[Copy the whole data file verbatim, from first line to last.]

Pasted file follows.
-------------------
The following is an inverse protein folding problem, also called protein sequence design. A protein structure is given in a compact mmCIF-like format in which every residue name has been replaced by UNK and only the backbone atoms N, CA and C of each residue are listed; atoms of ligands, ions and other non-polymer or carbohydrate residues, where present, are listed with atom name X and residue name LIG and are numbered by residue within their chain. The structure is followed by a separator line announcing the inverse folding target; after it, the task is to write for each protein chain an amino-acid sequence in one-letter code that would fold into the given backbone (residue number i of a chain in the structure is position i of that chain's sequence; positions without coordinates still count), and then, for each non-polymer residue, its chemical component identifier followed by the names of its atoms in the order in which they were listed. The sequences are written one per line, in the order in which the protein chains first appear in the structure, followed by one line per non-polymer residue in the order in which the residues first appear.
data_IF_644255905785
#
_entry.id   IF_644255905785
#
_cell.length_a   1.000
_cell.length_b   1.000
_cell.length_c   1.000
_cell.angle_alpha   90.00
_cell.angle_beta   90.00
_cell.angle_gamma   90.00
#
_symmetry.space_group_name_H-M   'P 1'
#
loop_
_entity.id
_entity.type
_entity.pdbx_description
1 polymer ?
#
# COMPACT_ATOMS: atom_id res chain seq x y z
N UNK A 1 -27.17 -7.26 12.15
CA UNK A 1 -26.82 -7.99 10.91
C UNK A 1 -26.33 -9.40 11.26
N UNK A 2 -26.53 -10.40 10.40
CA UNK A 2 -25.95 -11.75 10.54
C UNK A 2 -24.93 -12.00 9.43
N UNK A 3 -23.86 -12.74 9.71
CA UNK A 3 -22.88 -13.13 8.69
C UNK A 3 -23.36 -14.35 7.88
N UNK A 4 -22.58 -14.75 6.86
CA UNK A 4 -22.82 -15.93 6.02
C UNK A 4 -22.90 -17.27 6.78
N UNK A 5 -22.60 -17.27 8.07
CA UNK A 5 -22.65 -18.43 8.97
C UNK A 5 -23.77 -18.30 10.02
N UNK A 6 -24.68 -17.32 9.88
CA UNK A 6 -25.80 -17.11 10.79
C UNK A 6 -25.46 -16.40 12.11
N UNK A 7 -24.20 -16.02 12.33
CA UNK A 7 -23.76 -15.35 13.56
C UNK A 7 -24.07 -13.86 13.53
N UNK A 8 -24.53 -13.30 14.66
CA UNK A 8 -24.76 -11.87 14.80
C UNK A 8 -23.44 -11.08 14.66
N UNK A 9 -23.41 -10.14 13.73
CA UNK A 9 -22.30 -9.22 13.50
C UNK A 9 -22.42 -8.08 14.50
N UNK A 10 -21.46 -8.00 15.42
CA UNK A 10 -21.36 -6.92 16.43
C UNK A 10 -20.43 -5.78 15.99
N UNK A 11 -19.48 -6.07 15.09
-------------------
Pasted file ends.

The following is an inverse protein folding problem, also called protein sequence design. A protein structure is given in a compact mmCIF-like format in which every residue name has been replaced by UNK and only the backbone atoms N, CA and C of each residue are listed; atoms of ligands, ions and other non-polymer or carbohydrate residues, where present, are listed with atom name X and residue name LIG and are numbered by residue within their chain. The structure is followed by a separator line announcing the inverse folding target; after it, the task is to write for each protein chain an amino-acid sequence in one-letter code that would fold into the given backbone (residue number i of a chain in the structure is position i of that chain's sequence; positions without coordinates still count), and then, for each non-polymer residue, its chemical component identifier followed by the names of its atoms in the order in which they were listed. The sequences are written one per line, in the order in which the protein chains first appear in the structure, followed by one line per non-polymer residue in the order in which the residues first appear.
data_IF_644255905785
#
_entry.id   IF_644255905785
#
_cell.length_a   1.000
_cell.length_b   1.000
_cell.length_c   1.000
_cell.angle_alpha   90.00
_cell.angle_beta   90.00
_cell.angle_gamma   90.00
#
_symmetry.space_group_name_H-M   'P 1'
#
loop_
_entity.id
_entity.type
_entity.pdbx_description
1 polymer ?
#
# COMPACT_ATOMS: atom_id res chain seq x y z
N UNK A 1 -27.17 -7.26 12.15
CA UNK A 1 -26.82 -7.99 10.91
C UNK A 1 -26.33 -9.40 11.26
N UNK A 2 -26.53 -10.40 10.40
CA UNK A 2 -25.95 -11.75 10.54
C UNK A 2 -24.93 -12.00 9.43
N UNK A 3 -23.86 -12.74 9.71
CA UNK A 3 -22.88 -13.13 8.69
C UNK A 3 -23.36 -14.35 7.88
N UNK A 4 -22.58 -14.75 6.86
CA UNK A 4 -22.82 -15.93 6.02
C UNK A 4 -22.90 -17.27 6.78
N UNK A 5 -22.60 -17.27 8.07
CA UNK A 5 -22.65 -18.43 8.97
C UNK A 5 -23.77 -18.30 10.02
N UNK A 6 -24.68 -17.32 9.88
CA UNK A 6 -25.80 -17.11 10.79
C UNK A 6 -25.46 -16.40 12.11
N UNK A 7 -24.20 -16.02 12.33
CA UNK A 7 -23.76 -15.35 13.56
C UNK A 7 -24.07 -13.86 13.53
N UNK A 8 -24.53 -13.30 14.66
CA UNK A 8 -24.76 -11.87 14.80
C UNK A 8 -23.44 -11.08 14.66
N UNK A 9 -23.41 -10.14 13.73
CA UNK A 9 -22.30 -9.22 13.50
C UNK A 9 -22.42 -8.08 14.50
N UNK A 10 -21.46 -8.00 15.42
CA UNK A 10 -21.36 -6.92 16.43
C UNK A 10 -20.43 -5.78 15.99
N UNK A 11 -19.48 -6.07 15.09